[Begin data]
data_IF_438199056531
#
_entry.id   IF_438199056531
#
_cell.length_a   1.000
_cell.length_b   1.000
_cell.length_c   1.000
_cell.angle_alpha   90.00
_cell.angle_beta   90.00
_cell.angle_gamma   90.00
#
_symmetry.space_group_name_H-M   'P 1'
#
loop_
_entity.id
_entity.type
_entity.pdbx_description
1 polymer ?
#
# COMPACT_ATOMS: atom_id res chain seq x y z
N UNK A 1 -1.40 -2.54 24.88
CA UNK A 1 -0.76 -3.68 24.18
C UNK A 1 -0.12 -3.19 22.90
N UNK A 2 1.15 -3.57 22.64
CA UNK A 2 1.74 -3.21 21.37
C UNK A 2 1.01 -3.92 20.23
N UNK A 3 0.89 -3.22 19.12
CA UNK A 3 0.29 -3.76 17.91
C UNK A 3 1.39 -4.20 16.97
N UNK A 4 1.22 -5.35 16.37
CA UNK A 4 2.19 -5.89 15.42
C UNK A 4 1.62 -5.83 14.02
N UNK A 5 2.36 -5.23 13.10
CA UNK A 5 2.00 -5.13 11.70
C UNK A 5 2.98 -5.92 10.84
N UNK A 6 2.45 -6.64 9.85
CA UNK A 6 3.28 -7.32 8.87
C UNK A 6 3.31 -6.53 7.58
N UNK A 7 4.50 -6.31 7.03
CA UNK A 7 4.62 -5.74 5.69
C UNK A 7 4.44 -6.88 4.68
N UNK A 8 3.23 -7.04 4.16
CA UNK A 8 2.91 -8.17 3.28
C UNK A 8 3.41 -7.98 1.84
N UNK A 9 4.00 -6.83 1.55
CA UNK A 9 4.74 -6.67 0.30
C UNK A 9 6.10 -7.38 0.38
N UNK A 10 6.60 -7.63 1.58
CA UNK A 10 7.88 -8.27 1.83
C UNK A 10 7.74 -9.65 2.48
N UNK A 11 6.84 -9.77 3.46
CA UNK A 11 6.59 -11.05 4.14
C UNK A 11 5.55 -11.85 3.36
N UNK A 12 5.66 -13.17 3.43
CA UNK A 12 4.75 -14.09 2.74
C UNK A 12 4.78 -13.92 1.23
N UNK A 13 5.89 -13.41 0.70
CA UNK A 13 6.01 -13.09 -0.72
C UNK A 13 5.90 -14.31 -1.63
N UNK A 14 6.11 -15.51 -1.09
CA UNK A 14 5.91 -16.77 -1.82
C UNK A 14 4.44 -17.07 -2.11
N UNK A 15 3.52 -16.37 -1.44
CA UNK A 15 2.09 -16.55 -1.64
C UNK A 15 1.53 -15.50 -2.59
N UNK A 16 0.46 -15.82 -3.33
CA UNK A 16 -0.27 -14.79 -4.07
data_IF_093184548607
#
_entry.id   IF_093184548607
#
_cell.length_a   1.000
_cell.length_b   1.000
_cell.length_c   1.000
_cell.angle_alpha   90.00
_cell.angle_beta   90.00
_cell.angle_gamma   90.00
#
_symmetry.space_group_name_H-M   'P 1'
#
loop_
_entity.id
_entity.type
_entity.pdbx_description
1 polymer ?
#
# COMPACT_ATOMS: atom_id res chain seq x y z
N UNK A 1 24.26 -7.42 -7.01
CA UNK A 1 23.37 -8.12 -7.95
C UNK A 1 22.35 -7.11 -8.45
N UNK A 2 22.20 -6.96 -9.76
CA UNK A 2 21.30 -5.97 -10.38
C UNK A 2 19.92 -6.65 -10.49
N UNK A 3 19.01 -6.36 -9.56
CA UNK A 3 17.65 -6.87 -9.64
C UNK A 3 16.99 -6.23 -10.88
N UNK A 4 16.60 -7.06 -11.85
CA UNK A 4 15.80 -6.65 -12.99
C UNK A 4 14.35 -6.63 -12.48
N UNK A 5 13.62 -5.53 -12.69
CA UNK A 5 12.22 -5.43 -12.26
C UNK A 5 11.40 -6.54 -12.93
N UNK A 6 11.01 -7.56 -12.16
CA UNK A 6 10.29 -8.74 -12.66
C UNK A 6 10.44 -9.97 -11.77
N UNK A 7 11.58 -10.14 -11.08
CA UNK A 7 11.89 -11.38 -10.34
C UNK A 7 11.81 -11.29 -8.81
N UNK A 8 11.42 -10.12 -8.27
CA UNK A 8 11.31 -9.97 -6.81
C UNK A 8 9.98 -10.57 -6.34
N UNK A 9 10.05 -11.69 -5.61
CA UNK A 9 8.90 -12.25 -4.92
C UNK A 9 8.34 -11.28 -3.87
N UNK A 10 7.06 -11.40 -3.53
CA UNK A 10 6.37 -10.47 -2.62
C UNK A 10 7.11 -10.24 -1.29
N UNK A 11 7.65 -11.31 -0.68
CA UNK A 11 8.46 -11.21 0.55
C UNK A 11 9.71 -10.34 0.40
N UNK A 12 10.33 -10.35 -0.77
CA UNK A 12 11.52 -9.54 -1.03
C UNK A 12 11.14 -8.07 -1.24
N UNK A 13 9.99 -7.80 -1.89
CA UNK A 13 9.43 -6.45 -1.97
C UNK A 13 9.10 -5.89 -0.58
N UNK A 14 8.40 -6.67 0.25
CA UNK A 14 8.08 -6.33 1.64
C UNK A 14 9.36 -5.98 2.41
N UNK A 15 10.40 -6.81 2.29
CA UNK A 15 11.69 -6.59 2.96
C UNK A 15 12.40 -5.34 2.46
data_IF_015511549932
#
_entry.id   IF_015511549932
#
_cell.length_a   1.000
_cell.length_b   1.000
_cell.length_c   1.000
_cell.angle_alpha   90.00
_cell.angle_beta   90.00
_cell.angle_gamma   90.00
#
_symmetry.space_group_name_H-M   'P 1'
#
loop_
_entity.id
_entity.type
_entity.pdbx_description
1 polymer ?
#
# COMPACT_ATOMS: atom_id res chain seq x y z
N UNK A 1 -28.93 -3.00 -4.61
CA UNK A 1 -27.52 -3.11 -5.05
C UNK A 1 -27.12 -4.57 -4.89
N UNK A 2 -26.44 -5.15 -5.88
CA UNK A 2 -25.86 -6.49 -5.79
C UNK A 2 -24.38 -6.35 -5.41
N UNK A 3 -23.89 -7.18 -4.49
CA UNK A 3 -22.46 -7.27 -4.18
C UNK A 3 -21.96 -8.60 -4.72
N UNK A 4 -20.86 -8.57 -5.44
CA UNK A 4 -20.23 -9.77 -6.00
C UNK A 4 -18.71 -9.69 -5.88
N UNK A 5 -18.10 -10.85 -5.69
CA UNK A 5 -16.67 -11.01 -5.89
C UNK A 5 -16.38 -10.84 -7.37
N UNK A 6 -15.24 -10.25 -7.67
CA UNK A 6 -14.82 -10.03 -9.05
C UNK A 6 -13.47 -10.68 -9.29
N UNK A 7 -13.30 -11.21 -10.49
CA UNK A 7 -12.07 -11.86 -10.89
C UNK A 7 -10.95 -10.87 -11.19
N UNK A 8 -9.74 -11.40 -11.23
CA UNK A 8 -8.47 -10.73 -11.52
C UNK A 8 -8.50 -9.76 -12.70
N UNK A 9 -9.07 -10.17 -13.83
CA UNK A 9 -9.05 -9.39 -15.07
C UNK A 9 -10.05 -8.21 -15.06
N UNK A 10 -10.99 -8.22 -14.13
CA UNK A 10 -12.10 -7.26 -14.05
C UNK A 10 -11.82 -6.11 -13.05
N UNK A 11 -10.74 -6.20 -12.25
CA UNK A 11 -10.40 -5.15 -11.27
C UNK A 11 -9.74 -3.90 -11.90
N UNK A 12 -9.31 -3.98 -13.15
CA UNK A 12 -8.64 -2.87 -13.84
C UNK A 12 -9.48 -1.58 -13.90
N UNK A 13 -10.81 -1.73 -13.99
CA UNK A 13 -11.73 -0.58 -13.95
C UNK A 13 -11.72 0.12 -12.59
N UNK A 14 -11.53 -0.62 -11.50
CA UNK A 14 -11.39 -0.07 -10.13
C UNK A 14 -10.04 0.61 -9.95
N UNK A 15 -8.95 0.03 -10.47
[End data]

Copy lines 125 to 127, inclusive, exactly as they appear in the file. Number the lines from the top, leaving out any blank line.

CA UNK A 13 9.43 -6.45 -1.97
C UNK A 13 9.10 -5.89 -0.58
N UNK A 14 8.40 -6.67 0.25